Talking with “Kingdom” creator Byron Balasco

Byron Balasco merges fists, family and MMA in his show Kingdom. Here’s my chat with the creator/executive producer.

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Michael Buckner/Getty Images
Michael Buckner/Getty Images

Every TV show has to have a hook in order to get your attention.

There’s simply too much on the tube these days to simply be good on the surface and get people to reserve a room in their world of make believe. Well, Direct TV’s hit series, Kingdom, will get you in the door and make you want to stay for a long time with its balanced concoction of fists, heart, blood and the family ties that tie them together and tear them apart the next day. The creator and executive producer, Byron Balasco, has always been a fan of the MMA arena and its inhabitants, but he wanted to make something more than just a show about fighting. What do these guys go home to and how much fuel does a single fight give somebody?

I came onto Kingdom due to my “watch anything with Frank Grillo in it” natural law, so when he mentioned a little MMA show called Kingdom in a 2014 conversation, I had to give it a look. Without Direct TV, I had to wait a year to watch but quickly consumed the 10 episodes and I strongly suggest you do as well.

This past week, I talked to Balasco over the phone about the raw power of Season 1 and what to expect when Season 2 premieres on October 14th.

Dan Buffa-What made you want to get into the world of MMA?

Byron Balasco-I’ve been a fan of the sport for many years even before it became what it is now. It was so interesting to see people get in a cage and fight for a living. The more I knew these people, the more interesting it became. As a writer, you are always looking for great worlds to set your characters in. Finding the best places to tell these stories. MMA seemed to be rife with opportunity. It’s a subject matter that doesn’t get a lot of networks excited because they feel it’s a world they know little about. It’s marketed as this hyper aggressive meat headed sort of stuff, and while it’s got some of that, these are real people with real lives with families. Instead of pitching the idea, I just wrote it myself so I could show them what it could be in the best way possible. Its a character drama. Endemol got a hold of it and understood it and were passionate about it. Direct TV jumped in for 10 episodes and we were off.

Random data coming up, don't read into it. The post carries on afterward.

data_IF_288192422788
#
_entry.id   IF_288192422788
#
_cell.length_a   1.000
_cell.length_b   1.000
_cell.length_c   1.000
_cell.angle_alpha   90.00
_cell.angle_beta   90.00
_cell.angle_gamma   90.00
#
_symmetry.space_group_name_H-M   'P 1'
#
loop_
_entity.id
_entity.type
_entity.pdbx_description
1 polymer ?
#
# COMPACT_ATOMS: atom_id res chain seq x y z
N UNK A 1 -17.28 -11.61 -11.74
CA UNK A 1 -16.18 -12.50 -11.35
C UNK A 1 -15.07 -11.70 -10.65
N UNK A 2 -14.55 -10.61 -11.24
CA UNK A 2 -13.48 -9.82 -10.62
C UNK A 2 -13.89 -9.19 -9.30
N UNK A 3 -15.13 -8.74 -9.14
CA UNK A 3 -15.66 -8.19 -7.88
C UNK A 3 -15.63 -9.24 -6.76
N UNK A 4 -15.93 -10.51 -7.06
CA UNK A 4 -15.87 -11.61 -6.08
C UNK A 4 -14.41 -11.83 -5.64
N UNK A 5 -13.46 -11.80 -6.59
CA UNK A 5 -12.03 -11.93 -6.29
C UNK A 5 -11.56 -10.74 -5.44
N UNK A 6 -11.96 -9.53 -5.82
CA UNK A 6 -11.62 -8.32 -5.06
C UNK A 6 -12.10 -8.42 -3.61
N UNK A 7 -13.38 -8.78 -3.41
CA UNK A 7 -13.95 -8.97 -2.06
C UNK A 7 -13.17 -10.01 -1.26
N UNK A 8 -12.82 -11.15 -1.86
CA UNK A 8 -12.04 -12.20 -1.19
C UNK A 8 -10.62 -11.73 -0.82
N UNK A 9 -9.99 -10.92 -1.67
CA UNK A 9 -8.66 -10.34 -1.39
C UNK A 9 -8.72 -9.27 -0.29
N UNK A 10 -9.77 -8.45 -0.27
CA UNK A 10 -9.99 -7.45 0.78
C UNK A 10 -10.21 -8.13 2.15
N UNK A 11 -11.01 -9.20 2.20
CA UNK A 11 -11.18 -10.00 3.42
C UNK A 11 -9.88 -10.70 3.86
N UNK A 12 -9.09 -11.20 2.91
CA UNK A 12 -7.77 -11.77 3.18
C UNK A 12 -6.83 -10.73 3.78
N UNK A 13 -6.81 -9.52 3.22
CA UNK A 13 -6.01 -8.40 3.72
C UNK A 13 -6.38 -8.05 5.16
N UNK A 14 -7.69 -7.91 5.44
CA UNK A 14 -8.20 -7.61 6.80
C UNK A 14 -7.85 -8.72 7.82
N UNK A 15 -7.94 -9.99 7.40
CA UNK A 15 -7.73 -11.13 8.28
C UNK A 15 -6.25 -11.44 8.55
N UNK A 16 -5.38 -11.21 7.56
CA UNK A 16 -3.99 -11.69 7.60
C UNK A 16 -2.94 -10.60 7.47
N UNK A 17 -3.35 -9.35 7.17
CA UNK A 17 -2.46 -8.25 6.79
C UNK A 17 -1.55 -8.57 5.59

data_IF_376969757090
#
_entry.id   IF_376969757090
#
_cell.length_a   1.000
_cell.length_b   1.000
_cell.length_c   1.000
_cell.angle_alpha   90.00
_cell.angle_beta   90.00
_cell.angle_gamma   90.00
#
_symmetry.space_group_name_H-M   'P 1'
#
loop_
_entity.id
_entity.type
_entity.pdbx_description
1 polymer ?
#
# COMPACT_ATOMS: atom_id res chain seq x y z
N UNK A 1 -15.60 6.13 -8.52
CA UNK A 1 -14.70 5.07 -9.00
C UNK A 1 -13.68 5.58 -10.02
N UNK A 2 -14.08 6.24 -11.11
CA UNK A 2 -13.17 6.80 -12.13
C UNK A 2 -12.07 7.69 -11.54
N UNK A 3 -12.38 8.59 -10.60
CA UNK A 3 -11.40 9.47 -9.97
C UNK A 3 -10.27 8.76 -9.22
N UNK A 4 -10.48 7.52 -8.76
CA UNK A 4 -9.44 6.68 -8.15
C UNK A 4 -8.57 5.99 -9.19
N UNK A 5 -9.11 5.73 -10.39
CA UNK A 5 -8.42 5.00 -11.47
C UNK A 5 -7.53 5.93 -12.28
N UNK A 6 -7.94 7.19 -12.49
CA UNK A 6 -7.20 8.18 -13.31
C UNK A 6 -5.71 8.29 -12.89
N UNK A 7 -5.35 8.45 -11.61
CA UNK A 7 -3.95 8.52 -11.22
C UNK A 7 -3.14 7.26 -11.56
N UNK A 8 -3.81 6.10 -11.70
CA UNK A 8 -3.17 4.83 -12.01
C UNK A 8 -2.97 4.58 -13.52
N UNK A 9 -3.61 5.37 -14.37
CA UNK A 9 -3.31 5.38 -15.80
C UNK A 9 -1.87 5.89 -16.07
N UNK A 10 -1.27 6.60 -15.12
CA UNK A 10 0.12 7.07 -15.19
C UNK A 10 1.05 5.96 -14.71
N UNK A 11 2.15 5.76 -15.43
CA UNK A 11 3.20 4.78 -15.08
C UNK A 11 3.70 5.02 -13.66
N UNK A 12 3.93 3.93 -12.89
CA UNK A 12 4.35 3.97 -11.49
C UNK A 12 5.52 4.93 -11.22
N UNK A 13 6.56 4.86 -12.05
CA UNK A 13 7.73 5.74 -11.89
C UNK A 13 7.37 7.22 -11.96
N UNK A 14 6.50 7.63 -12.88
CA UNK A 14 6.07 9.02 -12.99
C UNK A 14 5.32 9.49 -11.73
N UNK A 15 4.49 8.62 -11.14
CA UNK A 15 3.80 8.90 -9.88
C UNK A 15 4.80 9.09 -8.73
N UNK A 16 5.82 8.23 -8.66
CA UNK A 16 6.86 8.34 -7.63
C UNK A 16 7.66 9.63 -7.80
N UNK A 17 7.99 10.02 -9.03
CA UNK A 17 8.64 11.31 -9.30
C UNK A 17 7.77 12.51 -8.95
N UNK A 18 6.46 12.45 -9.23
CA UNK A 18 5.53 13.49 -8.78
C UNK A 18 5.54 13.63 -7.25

Buffa-I feel like you really lay your stamp on it with these hardened, dirty, flawed characters that we don’t see much around television. These are honest, real and imperfect people. I really liked that. 

Balasco-That is the thing. What they are struggling with is what everybody deals with in their lives. However, I wanted to represent that world so sometimes they are a little more aggressive about it. They are more extreme. Writing them honestly and our cast is committed to playing it honestly makes it work. They give it that lived in feeling. You buy into these people.

Buffa-How important is Frank Grillo to this show? He seems to be the captain of that ship. 

Balasco-He was the first one I brought on. The first piece of casting. Part of getting the show going was finding our Alvey. Frank’s name kept popping up to me. He was the first person I thought of. He wasn’t sure he wanted to do television but he read the script and we did a skype and within 20 seconds, we knew this was going to happen. He knows the world so intimately and he’s been doing it for 25 years. He’s been boxing his whole life so we could speak that same language. The places where I wanted to take the character were in line with places he wanted to explore as an actor. We made a pact that if we were going to do this, let’s do this all out.